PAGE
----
Leucine-rich repeat containing 4 act as an autophagy inhibitor that restores sensitivity of glioblastoma to Temozolomide
Temozolomide(TMZ) insensitivity and resistance are major causes of treatment failure and poor prognosis for GBM patients. Here, we identify LRRC4 as a novel autophagy inhibitor that restores the sensitivity of GBMs to temozolomide.
Leucine-rich repeat containing 4 (LRRC4), also called NGL-2 (netrin-G ligand-2), belongs to a member of the leucine-rich repeat (LRR) superfamily. We firstly cloned LRRC4 gene on human chromosome 7q31-32 (1). It is well know that LRRC4 plays a central role in early nervous system development and differentiation, especially during synapse formation. it have been shown that LRRC4 regulates auditory responses (2), excitatory synapse development, synapse maintenance and restoration in the retina (3) and autistic-like behaviours that are responsive to NMDAR modulation (4) by using lrrc4 knockout mice.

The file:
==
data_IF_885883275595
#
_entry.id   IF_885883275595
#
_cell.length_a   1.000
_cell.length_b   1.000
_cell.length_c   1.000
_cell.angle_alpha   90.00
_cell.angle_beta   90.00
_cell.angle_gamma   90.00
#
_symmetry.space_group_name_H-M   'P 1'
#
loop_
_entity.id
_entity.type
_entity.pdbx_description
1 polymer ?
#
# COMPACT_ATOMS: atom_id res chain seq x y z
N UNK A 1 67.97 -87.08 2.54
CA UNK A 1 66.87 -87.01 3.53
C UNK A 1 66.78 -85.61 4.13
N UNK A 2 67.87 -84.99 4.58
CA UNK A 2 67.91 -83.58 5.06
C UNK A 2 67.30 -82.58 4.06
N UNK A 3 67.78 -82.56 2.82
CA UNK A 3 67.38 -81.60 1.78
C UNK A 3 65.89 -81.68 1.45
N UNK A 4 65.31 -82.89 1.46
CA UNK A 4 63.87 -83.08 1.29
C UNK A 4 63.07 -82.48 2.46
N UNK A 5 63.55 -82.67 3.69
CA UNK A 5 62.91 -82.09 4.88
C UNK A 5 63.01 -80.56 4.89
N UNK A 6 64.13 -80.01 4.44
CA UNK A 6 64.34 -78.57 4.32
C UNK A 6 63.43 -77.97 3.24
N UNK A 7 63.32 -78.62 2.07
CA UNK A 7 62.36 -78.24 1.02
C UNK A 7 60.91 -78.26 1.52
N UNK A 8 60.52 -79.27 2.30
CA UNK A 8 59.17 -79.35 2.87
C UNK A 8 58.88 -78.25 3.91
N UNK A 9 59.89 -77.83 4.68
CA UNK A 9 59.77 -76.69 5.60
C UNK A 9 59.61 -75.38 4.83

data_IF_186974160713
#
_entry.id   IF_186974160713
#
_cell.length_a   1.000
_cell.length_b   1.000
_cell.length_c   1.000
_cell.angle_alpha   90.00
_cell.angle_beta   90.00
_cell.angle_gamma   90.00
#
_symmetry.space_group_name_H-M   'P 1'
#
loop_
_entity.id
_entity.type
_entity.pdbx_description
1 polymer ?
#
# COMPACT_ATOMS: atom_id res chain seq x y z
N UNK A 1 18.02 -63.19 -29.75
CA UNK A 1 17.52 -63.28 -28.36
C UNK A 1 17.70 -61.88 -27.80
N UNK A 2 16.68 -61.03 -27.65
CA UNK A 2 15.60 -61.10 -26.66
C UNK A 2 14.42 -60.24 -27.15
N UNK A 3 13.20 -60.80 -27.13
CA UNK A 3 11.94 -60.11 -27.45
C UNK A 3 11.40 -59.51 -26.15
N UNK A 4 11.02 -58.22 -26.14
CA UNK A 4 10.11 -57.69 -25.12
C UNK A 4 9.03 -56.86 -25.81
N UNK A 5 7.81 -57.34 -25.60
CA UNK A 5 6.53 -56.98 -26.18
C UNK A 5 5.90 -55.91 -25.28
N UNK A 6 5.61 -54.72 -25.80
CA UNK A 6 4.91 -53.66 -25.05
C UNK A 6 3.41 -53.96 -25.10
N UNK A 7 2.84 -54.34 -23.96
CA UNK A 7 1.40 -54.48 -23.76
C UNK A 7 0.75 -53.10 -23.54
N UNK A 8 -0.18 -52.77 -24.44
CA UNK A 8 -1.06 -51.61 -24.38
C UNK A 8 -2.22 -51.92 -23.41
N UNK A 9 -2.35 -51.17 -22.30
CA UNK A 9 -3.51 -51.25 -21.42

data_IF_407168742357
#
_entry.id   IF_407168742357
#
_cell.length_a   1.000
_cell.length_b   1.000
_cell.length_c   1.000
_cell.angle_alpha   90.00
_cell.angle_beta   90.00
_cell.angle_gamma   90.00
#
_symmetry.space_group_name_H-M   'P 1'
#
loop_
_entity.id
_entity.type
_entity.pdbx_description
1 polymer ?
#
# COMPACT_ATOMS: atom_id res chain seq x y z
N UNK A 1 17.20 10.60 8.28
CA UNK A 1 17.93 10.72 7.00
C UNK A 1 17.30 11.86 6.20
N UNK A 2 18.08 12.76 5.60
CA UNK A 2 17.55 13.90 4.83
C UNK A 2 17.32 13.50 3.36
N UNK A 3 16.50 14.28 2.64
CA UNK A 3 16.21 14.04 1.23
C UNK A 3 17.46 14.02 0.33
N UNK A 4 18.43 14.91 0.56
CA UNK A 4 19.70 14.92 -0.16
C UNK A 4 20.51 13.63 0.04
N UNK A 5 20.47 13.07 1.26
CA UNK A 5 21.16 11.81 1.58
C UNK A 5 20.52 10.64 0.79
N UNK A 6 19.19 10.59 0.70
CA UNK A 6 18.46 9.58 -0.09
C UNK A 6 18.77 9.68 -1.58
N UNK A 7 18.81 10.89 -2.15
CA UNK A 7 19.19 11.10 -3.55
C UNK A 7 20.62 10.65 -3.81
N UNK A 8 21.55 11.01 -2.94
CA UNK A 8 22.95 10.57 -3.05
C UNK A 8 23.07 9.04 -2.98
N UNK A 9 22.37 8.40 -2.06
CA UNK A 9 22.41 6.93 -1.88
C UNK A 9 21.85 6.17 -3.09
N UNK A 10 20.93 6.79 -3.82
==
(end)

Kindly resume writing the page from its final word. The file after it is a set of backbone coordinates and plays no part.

Our team has investigated the role of LRRC4 in glioma over fifteen years, since we first revealed the function of LRRC4 as a tumour suppressor for glioma (5). We have reported that LRRC4 reduced the activity of the Ras/c-Raf/ERK/MAPK signalling pathways and inhibited glioblastoma cell proliferation and invasion (6). Mechanistically, LRRC4 abolished ERK1/2 activation and inhibited ERK1/2 nuclear translocation through direct interaction with ERK1/2 and then inhibited ERK1/2 binding to MEK (7). Moreover, LRRC4 also plays an important role in the GBM immunemicroenvironment. LRRC4 bound to phosphoinositide-dependent protein kinase 1 (PDPK1) and HSP90 to promote NF-κB translocation and cytokine production in GBM cells and influenced the infiltration of Treg cells in the GBM microenvironment (8). Furthermore, to investigate the new function of LRRC4 in glioma, we used co-immunoprecipitation (CoIP) combined with mass spectrometry to identify its interaction partners. Among those molecules, DEPTOR (DEP domain containing MTOR interacting protein) was identified as a potential LRRC4 interaction partner and we demonstrated that LRRC4 binds to DEPTOR directly through the C-terminal PDZ binding domain of LRRC4 and the PDZ domain of DEPTOR. DEPTOR is a naturally occurring inhibitor of mTOR that directly binds to both mTORC1 and mTORC2 (9). DEPTOR is subject to proteasome-dependent degradation (10), and the degradation of DEPTOR contributes to mTOR activation, thus inhibiting the cell autophagy pathway. We found that LRRC4 induces the degradation of DEPTOR by directly interacting with DEPTOR, thus leads to inhibit the GBM cell autophagy. Meanwhile, it is well known that autophagy activation contribute to drug resistance. We also identified GBM cells within LRRC4 expression restores TMZ sensitivity in vitro and in vivo by inhibiting autophagy and promoting apoptosis. All in all, this study revealed a novel mechanism of LRRC4 in GBM: LRRC4, which is frequently deregulated in GBM, directly binds to DEPTOR and induces its degradation to activate mTOR, thereby inhibiting cell autophagy. Moreover, autophagy inhibition increased the treatment efficacy of TMZ in GBM, and LRRC4-expressing cells underwent increased apoptosis with TMZ treatment. Importantly, in clinical GBM samples, LRRC4 was also negatively associated with DEPTOR and LC3 expression. Combined LRRC4 expression and TMZ treatment could be an effective strategy for GBM therapy. Thus, the expression of LRRC4 is likely to have significant potential as a therapeutic marker and target for TMZ treatment in GBM patients.
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